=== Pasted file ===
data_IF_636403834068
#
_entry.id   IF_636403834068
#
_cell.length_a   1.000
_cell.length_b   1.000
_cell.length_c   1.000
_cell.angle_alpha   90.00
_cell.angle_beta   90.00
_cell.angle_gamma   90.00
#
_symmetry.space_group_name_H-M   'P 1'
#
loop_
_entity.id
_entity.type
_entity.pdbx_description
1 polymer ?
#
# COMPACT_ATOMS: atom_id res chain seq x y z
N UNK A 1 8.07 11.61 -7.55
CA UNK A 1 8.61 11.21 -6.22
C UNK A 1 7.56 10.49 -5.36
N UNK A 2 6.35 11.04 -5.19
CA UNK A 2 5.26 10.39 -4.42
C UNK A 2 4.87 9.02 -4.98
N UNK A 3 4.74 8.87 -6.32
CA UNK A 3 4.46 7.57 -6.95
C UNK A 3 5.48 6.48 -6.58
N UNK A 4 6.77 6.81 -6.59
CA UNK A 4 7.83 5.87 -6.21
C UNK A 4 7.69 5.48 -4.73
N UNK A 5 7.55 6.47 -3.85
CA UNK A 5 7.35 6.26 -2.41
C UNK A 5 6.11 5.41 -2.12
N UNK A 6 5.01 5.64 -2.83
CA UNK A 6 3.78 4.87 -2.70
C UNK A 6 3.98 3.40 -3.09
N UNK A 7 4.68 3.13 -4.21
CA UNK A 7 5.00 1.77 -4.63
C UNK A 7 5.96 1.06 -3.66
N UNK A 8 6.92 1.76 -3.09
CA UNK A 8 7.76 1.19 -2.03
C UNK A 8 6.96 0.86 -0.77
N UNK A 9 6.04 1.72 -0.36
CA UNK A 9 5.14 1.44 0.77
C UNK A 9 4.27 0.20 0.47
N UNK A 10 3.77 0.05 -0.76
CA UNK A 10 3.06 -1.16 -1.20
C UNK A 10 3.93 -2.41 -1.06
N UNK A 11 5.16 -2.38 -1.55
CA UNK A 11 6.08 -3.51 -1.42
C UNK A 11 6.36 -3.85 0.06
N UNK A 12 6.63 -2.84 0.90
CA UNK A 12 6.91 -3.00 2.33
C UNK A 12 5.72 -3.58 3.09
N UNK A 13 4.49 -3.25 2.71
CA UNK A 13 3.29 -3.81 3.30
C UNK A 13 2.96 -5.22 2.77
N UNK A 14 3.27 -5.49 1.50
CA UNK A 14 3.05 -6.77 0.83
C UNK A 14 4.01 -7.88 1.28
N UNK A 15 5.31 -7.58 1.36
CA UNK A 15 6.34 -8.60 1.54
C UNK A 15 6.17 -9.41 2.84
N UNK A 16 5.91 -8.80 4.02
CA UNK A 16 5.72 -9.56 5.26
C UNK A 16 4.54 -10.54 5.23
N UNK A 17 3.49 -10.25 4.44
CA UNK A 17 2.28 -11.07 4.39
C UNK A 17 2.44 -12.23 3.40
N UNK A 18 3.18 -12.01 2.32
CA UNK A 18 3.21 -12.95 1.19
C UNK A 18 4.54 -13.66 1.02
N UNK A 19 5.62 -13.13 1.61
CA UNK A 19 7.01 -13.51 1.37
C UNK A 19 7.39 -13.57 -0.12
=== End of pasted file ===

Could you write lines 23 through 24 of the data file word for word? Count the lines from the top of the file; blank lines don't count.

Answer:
C UNK A 1 7.56 10.49 -5.36
N UNK A 2 6.35 11.04 -5.19